Jonathan Thorpe, principal and chief investment officer at Gale International, enumerated a list of development principles that he believes are critical to city-scale development in the 21st century: global interconnectivity, mixed-use development (the creation of a live/work/play environment), high quality of design and construction; the early incorporation of cultural, educational, and governmental anchors; environmental sustainability; the development of smart and connected buildings and community; and the grounding of the project in economic and market realities.

Gale is the primary stakeholder in the ongoing (since 2005, now 70 percent complete) development of the Songdo International Business District in South Korea, the $40 billion “smart city” built from scratch on 1,500 acres (600 ha) of reclaimed land along Incheon’s waterfront. “Part of the deal was to develop a business plan that allowed us to construct some of the softer, quality-of-life things that don’t generate a near-term return, such as schools, museums, and parks, that are essential to building a community, and to creating an identity and a place where people want to live and work,” said Thorpe. “Ultimately, it really does take a village to build a city.”

Thorpe also emphasized the importance of keeping up with the lightning pace of technological change from a development standpoint, referring to the information communication technology network as “the fourth utility,” along with water, gas, and electricity. In order to do so, Gale has partnered with IT firms Cisco Systems and LG CNS to help them “to navigate that mind-set.”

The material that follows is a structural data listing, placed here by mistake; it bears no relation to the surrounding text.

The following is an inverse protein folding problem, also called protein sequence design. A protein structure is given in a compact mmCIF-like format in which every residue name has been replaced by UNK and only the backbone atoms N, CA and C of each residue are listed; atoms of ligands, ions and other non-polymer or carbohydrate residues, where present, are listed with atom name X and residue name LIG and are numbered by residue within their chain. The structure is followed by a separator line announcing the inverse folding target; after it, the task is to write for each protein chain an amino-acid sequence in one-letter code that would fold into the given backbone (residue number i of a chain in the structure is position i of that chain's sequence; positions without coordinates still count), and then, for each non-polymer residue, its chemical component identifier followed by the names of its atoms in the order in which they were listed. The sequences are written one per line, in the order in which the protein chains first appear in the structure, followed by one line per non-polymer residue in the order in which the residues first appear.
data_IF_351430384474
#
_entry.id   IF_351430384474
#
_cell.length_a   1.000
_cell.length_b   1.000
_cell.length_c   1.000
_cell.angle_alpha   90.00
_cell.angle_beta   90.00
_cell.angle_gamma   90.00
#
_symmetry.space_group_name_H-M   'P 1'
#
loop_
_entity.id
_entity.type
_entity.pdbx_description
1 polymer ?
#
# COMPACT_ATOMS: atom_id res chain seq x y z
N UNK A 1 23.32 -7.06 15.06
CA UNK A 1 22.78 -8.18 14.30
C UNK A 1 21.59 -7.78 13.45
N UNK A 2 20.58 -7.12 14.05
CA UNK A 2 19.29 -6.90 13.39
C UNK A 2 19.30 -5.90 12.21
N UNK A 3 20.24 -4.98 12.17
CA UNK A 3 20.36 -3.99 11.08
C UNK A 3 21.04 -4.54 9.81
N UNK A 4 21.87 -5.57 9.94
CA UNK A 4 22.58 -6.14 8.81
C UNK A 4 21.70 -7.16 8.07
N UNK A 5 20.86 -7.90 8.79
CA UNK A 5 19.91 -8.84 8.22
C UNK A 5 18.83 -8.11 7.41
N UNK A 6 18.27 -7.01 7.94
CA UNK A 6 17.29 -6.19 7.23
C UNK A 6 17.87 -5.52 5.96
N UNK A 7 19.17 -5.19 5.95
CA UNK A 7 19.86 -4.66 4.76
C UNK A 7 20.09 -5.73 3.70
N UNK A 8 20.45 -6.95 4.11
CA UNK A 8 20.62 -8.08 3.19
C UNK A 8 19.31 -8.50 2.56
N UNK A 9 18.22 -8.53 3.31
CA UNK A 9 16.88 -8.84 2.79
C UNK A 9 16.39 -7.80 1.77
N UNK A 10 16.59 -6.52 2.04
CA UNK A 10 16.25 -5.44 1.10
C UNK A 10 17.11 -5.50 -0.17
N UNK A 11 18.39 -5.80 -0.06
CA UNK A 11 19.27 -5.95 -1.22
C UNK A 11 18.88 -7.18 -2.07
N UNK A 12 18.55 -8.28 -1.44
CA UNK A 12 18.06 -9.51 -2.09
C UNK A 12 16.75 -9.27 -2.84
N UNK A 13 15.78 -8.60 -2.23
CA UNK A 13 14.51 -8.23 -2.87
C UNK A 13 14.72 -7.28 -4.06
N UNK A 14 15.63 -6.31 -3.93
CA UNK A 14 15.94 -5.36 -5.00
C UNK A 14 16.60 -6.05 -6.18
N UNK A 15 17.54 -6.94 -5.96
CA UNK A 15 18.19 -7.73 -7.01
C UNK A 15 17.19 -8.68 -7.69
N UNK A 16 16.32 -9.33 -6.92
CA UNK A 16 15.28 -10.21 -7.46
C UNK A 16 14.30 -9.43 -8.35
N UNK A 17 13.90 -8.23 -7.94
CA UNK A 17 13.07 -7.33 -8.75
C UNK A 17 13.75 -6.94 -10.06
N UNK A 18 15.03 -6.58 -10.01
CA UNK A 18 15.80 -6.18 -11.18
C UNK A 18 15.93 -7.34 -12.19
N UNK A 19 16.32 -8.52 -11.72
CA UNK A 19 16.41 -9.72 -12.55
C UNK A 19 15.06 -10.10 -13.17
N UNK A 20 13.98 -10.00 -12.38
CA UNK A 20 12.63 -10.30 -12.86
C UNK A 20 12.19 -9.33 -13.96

Roger Madelin, managing partner of Argent Group and head of Canada Water Development at the British Land Company, also addressed the influence that technology will have on the future of city development. Madelin, who is also a member of the Independent Transport Commission (ITC), the United Kingdom’s independent research nonprofit on transport, land use, and planning, told the gathering that the ITC had recently assembled a panel of car manufacturers, urban planners, and sociologists to study the impact that autonomous vehicles will have on city building, “and the real answer is that no one knows. I think the most exciting thing about technology is how it can get more out of what we’ve got at the moment—our public transport system, energy systems, and the infrastructure, because [development] really isn’t going to change that much over the next decade [or longer].” He also predicts that the greatest impact that technology will have in the near term will be to “get people out meeting and socially connecting with people.”

Panelists agreed that investors are beginning to recognize the inherent value created by sustainable practices. Tim Blackburn, general manager for Swire Properties (which has large-scale investments in Mainland China, the United States, and Singapore), said that investors “are much more interested in our sustainable development strategy. They want to understand what’s behind it, and they want us to be able to articulate the value that it creates. And we believe that it does add value that can be measured over the long term, and ultimately investors are the beneficiaries of that value.”

In closing, Feenan gave her impression of the panel discussion. “What came across to me—really strongly—was that the technology can move as fast as it likes, but the fundamentals and politics of site development, construction, public participation, and people and place [don’t] change.”

Additional Urban Land coverage: Smarter Cities Promise a New Way of Living